Defense Secretary Ash Carter used his personal email account to conduct some of his professional correspondence during his first months on the job earlier this year, the Pentagon admitted late Wednesday.
Carter's use of the personal account was first reported by The New York Times, which said that he had been confronted about his email habits by White House Chief of Staff Denis McDonough this past May, three months after Carter took office as defense secretary.
Pentagon spokesman Peter Cook released a statement saying that Carter believes his use of personal email for work-related business was a mistake. Cook declined to say whether it was a violation of Pentagon email policies. Cook also said Carter stopped the practice, but Cook did not say when.
Carter also acknowledged the move was a mistake in an interview with CBS' “This Morning” on Thursday. He said he occasionally used his iPhone to send messages to immediate staff, but stressed no classified information was involved.
The Times reported that Carter was assigned a government email account when he assumed his office in February, but continued to conduct most of his business on his private account, often sending messages via his iPhone or iPad. According to the paper, a former aide to Carter said that his boss used his personal account so often during that period that staffers feared he would be hacked.
Pentagon policy since 2012 has been to bar all employees from conducting government business on personal email. Last year, a law signed by President Obama barred federal officials from receiving or sending emails from personal accounts unless the messages were either copied or forwarded into government accounts within 20 days. It was not immediately clear whether Carter followed that directive.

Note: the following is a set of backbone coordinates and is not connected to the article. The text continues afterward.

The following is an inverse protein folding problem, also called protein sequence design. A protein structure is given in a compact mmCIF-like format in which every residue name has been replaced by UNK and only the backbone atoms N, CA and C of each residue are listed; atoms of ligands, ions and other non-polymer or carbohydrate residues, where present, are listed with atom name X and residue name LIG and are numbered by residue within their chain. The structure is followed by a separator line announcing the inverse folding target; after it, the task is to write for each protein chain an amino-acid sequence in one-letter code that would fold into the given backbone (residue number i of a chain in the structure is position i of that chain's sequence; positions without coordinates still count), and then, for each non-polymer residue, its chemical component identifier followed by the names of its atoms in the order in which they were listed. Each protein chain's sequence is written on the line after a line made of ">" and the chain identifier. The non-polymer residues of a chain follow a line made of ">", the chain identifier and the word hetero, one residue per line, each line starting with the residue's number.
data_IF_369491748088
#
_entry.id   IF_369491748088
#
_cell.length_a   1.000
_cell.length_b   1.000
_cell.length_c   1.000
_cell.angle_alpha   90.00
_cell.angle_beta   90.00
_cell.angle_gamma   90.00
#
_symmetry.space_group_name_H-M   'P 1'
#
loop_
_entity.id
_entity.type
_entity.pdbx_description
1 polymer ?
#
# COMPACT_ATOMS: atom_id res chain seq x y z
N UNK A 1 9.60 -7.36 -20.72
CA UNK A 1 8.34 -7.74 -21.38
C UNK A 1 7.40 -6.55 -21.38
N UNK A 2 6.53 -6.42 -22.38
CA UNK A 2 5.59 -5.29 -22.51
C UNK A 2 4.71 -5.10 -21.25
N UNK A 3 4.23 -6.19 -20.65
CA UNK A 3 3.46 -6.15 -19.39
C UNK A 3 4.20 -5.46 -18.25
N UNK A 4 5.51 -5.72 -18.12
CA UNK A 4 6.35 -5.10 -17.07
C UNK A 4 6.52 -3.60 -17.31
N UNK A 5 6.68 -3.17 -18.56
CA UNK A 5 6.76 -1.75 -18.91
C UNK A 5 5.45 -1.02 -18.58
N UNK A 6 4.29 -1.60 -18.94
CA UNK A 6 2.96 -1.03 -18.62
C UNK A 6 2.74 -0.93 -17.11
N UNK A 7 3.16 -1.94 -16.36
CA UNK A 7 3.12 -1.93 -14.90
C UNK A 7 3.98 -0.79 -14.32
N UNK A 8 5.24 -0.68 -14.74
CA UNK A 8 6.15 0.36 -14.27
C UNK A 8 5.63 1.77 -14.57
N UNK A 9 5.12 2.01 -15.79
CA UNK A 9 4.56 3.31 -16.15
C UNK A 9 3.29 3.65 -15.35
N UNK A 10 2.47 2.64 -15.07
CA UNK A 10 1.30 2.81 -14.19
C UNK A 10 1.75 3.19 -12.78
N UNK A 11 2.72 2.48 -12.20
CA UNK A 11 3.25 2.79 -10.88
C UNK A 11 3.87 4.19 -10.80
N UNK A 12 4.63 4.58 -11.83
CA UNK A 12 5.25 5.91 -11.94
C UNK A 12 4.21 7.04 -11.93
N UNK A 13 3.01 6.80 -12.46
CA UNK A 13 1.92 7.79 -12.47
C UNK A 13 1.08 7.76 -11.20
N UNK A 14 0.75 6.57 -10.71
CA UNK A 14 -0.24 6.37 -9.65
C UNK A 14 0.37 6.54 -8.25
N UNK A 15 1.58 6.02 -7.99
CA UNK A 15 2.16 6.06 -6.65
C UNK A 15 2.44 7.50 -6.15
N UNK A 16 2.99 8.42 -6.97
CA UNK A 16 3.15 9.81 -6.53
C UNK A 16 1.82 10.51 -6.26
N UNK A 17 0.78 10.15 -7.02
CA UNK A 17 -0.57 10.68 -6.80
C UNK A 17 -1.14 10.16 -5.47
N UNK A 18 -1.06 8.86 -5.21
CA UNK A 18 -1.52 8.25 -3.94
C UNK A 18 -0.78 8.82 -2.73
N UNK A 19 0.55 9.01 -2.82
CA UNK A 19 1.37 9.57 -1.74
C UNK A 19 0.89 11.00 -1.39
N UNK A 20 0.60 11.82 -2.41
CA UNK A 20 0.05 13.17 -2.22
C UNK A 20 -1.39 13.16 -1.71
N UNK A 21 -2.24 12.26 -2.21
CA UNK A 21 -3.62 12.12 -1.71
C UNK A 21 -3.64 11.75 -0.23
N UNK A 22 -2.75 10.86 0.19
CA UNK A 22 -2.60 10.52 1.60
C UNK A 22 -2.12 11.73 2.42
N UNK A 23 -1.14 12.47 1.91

The Times report comes in the midst of an FBI investigation into whether Hillary Clinton mishandled classified information by using a private account for all her emails while secretary of state. According to the Times, Carter continued to use his personal email at least two months after Clinton's practices were revealed in March.
The Times said the emails it received under the Freedom of Information Act were exchanges between Carter and Eric Fanning, who was his chief of staff at the time and is now the acting secretary of the Army.
The emails were on a variety of work-related topics, the Times said, including speeches, meetings and news media appearances. In one such email, Carter discussed how he had mistakenly placed a note card in a "burn bag," the Times reported. Such bags are typically used to destroy classified documents.
Cook said Carter "does not use his personal email or official email for classified material. The Secretary has a secure communications team that handles his classified information and provides it to him as necessary."
Carter "takes his responsibilities with regard to classified material very seriously," Cook said.
The Associated Press contributed to this report.